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5 common pitfalls of poor blog posts

5 common pitfalls of poor blog posts

The same mistakes crop up time and again in blog posts. We list the top five most common issues to avoid. Make sure to look out for these in your own writing and share them with your colleagues.

1. Spelling and grammatical errors

Nothing looks more unprofessional than a badly written blog post that is littered with spelling mistakes. If multiple people are writing or editing content, typos can crop up very easily. Make sure you proofread your content carefully. Often, it’s a good idea to get a second pair of eyes to read it over. Always make time for editing so you’re sure you’re producing the highest quality content possible.

2. No call to action or links

When writing a blog post, you need to ask yourself: what should the reader do next when they have finished reading it? Would they want to contact you or sign up to an event/newsletter? Is there a link to your contact page or a phone number and email?

If you’re writing a blog post to increase conversions and web traffic, then this is a particularly important point to address. It would be a shame to create really great content but leave your reader hanging.

3. Irrelevant, stale or sales-driven content

You don’t want a post that is only full of content that interests you. Don’t focus on what you want to say about yourself, instead focus more on what your audience is interested in and what they want to learn about. Your reader’s time is precious. Make sure your content is relevant, engaging and fresh, and keep updating your blog regularly with new posts.

Try to speak to your audience’s needs without being too salesy – work out what issues matter to them. They might want some tips or advice on a particular topic, or they might be trying to find out about trends and news from their industry. Don’t ‘push’ your products and services, only mention them if they are relevant and if it doesn’t feel forced.

4. Too long or short

Think about who is reading your blog post and how much time they are going to have to scan over it. You want them to take away a few key messages, not feel overwhelmed with reems of text. They might be on their lunch break or just browsing social media for a few minutes between meetings. If your post is too long your reader is more likely to switch off and not make it to the end. Help them by breaking up the copy with subheadings or lists.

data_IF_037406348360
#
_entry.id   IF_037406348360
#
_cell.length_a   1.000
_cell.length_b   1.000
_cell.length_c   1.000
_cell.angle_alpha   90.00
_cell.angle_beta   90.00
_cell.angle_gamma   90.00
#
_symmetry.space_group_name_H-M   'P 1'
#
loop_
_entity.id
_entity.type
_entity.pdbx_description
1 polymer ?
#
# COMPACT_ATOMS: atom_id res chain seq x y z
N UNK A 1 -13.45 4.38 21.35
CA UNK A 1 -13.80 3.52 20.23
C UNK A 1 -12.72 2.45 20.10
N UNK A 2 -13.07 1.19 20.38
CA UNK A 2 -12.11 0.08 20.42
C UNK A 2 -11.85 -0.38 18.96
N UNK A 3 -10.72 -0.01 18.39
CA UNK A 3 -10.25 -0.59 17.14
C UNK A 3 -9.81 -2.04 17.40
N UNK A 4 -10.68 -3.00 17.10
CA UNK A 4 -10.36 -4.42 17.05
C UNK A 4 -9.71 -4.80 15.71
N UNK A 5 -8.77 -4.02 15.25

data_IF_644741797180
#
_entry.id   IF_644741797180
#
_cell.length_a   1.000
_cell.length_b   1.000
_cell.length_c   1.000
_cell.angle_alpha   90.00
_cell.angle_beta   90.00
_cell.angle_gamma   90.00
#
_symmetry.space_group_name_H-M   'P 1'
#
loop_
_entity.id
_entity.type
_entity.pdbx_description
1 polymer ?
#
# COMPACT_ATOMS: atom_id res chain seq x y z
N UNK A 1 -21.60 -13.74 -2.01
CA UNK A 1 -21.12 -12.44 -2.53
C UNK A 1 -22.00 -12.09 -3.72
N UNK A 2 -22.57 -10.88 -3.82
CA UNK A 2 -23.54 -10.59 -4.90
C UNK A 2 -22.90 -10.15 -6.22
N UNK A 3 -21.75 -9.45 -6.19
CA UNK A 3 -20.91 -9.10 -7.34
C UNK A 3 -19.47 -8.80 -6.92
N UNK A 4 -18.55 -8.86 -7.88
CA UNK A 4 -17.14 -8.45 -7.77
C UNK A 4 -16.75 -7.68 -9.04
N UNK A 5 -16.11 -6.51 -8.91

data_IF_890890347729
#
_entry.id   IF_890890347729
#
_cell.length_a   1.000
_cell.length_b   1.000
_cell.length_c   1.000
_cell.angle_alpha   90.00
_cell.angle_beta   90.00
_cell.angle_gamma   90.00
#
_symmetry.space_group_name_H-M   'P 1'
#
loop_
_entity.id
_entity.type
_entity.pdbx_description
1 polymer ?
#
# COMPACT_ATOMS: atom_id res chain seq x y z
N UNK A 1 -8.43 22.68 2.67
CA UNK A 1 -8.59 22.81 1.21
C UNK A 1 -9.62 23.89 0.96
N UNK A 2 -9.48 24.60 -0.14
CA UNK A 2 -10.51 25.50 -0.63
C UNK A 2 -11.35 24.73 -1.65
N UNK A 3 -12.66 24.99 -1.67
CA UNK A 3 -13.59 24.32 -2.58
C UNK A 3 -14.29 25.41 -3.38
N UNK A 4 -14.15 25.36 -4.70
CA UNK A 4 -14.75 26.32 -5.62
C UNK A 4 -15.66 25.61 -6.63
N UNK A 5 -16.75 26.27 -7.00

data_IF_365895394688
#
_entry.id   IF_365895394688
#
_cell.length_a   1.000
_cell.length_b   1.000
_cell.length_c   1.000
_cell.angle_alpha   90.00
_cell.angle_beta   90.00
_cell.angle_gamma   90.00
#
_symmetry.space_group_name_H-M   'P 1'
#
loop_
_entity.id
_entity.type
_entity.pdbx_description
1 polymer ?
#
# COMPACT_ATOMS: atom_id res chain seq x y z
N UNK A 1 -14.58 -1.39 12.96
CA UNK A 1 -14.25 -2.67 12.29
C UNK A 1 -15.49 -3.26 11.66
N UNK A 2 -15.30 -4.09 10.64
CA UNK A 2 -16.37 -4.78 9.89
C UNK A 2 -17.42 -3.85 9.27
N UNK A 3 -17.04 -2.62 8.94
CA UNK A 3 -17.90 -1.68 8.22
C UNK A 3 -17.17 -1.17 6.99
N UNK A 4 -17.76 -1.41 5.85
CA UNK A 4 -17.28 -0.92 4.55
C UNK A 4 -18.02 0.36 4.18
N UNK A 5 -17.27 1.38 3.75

Similarly, if you only post short snippets instead of full articles then you could be missing out on the kind of rich content that is naturally optimised for organic search. Take a look at the sort of blog posts competitors are publishing to get an idea of length and layout. Take note of the topics they are covering too. This will help you target the right kind of keywords and content.

5. Too formal or informal

Blog posts shouldn’t be overly complex to read. A conversational tone is usually best for engaging with your reader. Long sentences and paragraphs can be off-putting and difficult to digest. Don’t alienate people with lots of jargon, strange acronyms, or unusual vocabulary. If you are using content written by a subject matter expert, then check it over to see if your audience will understand it. At the same time some blog posts need to use more formal and technical writing – it just depends on your audience and your brand. Consider rewriting parts of your post so that it fits the right tone of voice.

If you would like some professional help with writing blog posts or other content, please get in touch with the team here at asabell.

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